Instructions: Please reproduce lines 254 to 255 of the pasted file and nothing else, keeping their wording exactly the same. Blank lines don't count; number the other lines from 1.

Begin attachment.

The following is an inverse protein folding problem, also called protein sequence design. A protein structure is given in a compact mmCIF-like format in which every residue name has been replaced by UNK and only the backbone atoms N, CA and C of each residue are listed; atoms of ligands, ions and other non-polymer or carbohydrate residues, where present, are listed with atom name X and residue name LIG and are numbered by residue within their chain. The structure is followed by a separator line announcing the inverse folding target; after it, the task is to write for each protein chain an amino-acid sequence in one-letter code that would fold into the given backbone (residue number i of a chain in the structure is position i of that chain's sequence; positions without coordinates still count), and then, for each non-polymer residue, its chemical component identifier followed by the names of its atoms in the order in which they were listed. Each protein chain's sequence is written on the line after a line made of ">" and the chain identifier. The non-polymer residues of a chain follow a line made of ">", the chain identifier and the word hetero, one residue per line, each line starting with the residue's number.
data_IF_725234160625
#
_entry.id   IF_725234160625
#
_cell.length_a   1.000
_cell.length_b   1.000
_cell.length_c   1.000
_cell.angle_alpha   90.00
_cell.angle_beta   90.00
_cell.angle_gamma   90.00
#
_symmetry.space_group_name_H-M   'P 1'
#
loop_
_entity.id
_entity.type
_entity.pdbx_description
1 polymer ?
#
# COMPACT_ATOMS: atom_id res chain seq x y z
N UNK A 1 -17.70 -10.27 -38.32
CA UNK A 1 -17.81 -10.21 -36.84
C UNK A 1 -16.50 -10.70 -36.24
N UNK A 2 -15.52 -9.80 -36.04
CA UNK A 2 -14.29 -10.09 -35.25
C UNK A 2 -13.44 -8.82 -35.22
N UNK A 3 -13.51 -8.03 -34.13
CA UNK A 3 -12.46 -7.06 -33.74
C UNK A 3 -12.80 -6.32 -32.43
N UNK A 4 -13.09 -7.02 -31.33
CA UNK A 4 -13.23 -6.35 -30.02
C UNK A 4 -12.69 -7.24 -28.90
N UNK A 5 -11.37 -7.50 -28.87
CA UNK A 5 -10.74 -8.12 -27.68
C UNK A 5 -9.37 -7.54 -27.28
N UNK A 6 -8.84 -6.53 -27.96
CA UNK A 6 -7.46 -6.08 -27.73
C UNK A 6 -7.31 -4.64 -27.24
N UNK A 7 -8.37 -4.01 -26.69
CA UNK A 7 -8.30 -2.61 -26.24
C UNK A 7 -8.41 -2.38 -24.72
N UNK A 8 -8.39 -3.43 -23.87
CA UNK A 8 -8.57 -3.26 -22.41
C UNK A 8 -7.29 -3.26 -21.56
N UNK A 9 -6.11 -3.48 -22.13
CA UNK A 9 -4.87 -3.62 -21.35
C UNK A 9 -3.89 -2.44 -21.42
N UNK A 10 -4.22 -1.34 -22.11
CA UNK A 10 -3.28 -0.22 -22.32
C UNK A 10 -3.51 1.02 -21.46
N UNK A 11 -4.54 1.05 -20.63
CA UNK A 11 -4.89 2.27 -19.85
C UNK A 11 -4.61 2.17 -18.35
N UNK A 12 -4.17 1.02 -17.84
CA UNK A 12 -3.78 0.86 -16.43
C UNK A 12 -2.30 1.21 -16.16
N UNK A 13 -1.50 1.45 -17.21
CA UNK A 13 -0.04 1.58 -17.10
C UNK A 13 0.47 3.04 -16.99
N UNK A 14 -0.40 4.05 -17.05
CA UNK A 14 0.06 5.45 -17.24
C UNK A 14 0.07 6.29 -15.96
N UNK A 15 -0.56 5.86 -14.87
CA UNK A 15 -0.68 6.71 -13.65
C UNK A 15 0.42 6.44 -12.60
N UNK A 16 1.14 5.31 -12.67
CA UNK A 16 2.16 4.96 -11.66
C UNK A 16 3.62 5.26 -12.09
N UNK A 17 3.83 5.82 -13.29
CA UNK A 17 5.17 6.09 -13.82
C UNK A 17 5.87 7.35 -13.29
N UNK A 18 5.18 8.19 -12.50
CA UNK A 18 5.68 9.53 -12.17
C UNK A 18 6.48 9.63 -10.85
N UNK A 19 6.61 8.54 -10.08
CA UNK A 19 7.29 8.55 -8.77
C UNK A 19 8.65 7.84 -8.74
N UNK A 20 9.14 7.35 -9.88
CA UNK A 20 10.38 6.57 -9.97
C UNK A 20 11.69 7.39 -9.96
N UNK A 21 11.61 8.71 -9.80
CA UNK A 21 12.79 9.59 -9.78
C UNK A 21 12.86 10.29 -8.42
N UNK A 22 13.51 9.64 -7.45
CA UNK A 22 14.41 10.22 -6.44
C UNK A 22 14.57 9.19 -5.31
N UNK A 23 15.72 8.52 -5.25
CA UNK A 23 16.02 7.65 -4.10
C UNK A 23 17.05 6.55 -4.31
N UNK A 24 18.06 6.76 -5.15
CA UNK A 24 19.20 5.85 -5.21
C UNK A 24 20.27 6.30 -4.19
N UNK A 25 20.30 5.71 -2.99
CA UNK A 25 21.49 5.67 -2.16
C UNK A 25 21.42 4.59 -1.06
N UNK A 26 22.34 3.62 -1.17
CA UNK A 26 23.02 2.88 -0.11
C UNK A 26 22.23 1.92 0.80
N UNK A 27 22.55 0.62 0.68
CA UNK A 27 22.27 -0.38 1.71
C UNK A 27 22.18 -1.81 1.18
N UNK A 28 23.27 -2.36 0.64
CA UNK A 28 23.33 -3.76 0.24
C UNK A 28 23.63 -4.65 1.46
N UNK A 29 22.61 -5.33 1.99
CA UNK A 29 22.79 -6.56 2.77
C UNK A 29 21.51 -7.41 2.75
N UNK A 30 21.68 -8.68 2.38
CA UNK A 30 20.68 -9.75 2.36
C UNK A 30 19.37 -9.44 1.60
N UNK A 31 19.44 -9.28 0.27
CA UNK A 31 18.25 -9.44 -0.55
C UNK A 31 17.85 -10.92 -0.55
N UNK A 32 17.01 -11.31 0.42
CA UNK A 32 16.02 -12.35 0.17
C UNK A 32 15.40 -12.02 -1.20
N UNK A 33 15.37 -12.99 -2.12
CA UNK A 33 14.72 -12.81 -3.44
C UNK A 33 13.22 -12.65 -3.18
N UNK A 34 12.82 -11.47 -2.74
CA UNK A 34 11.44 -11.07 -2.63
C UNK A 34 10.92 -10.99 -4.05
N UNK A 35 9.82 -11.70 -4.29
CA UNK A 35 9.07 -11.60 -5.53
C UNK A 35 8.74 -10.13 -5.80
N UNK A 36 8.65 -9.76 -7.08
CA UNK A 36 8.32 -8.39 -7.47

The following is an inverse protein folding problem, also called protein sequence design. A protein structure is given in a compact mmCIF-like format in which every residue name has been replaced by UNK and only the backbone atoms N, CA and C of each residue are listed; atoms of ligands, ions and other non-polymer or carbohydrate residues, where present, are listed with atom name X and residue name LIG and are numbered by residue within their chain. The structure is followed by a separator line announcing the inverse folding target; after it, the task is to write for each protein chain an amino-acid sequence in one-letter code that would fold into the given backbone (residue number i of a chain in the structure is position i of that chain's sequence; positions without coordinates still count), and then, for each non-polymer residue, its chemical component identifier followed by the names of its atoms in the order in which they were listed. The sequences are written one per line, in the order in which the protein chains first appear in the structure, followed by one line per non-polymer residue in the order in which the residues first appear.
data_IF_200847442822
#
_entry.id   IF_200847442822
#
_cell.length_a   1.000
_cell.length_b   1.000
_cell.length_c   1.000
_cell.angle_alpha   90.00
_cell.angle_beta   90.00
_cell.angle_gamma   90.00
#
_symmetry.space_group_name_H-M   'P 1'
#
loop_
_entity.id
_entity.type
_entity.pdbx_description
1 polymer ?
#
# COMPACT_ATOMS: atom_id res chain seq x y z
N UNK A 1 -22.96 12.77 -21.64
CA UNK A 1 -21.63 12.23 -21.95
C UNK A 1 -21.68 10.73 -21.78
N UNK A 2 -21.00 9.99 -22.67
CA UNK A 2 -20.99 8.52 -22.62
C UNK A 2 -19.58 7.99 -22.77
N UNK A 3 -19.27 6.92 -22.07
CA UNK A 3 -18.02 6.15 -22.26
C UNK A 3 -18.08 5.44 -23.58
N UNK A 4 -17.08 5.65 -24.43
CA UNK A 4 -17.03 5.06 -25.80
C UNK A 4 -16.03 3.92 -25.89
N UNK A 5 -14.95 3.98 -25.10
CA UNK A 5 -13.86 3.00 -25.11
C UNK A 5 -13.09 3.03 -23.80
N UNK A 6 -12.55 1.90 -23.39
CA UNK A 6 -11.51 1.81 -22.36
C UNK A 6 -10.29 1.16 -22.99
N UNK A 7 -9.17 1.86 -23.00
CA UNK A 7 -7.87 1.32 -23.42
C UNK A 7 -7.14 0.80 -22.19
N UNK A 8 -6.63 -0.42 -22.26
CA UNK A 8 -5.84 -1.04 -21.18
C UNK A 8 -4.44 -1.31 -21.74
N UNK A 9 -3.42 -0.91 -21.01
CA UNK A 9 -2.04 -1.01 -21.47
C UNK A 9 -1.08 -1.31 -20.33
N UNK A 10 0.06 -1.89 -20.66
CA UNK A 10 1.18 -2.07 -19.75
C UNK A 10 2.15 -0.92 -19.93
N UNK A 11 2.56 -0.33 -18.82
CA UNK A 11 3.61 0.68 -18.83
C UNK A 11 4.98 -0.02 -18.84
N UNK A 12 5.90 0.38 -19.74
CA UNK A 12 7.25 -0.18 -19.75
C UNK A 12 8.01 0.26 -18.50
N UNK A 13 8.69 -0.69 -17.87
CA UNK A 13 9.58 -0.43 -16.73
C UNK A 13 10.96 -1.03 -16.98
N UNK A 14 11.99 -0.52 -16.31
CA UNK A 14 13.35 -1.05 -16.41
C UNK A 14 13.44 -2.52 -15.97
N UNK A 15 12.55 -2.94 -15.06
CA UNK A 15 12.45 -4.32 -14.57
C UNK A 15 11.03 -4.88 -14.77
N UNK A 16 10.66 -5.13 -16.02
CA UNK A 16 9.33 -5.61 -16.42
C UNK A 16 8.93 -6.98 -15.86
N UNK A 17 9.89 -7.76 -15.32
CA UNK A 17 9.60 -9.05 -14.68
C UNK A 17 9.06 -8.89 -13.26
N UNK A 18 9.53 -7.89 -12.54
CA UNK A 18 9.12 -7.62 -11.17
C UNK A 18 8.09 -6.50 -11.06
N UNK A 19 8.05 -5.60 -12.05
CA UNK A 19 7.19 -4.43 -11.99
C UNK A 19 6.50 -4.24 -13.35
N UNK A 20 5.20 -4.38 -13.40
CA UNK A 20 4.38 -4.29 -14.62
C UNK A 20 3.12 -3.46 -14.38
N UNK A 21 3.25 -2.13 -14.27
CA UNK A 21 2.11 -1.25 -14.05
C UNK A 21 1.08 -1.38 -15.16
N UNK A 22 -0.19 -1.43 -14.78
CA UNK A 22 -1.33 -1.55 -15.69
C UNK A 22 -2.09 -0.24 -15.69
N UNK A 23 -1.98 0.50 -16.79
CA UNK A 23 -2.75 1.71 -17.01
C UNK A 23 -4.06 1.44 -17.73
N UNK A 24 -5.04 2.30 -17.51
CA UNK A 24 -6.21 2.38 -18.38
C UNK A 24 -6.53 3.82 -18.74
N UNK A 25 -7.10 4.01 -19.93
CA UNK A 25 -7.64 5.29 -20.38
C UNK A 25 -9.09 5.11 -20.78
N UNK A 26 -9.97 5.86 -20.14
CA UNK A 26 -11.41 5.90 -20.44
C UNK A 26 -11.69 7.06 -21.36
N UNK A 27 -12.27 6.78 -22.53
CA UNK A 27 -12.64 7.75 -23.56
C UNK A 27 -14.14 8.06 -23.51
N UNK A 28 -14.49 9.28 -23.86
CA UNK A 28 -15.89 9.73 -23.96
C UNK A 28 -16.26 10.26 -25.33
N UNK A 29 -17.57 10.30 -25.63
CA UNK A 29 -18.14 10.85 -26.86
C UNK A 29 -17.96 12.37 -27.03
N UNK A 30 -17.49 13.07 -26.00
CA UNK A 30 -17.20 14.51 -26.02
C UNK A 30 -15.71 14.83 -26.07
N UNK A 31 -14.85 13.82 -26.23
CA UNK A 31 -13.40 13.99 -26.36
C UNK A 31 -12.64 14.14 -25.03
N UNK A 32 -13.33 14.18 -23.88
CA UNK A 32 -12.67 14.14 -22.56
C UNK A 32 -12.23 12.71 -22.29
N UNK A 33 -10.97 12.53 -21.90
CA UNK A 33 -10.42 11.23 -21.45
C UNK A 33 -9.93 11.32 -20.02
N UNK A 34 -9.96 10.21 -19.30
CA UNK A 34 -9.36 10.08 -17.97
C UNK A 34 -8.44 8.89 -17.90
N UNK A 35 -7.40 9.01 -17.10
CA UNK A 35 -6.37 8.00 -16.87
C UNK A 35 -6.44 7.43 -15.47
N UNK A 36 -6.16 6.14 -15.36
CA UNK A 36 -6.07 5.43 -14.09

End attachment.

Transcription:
C UNK A 35 -6.44 7.43 -15.47
N UNK A 36 -6.16 6.14 -15.36